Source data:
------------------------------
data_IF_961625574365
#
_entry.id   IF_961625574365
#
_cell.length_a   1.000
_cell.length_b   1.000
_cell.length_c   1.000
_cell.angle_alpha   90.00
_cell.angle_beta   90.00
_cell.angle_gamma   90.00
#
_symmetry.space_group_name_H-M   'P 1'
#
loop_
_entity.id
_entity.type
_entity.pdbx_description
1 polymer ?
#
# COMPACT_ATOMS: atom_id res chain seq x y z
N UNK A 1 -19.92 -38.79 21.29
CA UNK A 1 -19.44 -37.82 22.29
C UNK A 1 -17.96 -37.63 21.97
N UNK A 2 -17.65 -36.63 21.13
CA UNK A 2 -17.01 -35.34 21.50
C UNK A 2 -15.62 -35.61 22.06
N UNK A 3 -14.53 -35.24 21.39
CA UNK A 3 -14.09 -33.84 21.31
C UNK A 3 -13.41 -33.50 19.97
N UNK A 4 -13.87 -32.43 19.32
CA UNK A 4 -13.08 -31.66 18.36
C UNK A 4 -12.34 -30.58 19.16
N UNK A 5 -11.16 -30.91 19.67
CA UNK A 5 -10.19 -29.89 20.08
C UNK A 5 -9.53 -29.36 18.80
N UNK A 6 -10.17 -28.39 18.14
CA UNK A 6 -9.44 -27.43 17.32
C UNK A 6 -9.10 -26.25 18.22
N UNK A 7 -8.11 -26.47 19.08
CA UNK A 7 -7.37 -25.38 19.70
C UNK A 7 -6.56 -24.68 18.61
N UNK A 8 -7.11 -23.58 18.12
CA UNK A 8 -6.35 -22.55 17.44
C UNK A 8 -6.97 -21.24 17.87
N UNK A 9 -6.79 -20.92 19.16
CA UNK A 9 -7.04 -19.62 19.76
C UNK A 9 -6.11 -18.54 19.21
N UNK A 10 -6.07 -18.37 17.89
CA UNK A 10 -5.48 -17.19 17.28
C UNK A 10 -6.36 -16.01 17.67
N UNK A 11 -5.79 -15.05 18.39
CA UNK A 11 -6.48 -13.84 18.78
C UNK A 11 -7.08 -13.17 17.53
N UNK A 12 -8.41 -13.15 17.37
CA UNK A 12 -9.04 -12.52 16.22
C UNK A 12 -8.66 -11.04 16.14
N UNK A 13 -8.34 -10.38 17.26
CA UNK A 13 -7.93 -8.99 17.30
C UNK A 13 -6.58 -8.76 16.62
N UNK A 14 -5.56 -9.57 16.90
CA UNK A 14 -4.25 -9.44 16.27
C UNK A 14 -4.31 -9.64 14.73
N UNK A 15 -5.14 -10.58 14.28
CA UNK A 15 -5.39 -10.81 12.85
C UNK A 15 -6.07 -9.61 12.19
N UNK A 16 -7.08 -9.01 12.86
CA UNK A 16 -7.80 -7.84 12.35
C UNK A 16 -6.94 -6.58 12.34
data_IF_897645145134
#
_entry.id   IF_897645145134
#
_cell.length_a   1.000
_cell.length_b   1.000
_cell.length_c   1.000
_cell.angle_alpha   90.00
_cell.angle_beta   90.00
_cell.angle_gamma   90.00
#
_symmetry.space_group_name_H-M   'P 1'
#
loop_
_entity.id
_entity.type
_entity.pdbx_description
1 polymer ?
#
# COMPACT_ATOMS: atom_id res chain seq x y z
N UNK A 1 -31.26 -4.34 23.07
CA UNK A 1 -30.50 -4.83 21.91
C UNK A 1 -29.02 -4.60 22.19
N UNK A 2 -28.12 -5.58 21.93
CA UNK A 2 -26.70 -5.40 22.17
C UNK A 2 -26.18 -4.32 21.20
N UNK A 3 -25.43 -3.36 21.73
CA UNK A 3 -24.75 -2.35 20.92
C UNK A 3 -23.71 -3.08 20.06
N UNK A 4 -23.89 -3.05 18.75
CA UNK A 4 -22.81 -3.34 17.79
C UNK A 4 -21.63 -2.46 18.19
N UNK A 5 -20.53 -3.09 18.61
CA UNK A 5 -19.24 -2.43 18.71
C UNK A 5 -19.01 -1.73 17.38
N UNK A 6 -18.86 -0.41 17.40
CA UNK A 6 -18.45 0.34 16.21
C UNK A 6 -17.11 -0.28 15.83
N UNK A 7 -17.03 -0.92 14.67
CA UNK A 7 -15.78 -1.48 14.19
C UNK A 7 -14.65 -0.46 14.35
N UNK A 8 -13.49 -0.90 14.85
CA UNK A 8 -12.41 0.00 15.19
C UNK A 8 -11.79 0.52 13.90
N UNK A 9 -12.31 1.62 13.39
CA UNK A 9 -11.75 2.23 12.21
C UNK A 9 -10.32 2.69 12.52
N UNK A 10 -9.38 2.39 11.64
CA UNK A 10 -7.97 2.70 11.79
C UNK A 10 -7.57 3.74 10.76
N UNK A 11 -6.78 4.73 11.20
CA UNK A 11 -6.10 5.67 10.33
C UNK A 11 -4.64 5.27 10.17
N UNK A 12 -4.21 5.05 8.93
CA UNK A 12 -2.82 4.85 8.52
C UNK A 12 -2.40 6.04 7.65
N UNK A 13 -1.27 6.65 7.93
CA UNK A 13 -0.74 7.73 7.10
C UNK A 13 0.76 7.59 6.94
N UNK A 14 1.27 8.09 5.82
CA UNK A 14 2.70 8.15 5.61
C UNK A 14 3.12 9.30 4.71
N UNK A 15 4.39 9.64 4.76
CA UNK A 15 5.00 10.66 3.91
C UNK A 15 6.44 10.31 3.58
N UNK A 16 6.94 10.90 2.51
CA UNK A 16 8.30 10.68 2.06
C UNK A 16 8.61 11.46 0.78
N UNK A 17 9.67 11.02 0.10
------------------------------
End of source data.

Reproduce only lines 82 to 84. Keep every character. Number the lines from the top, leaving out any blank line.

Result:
loop_
_entity.id
_entity.type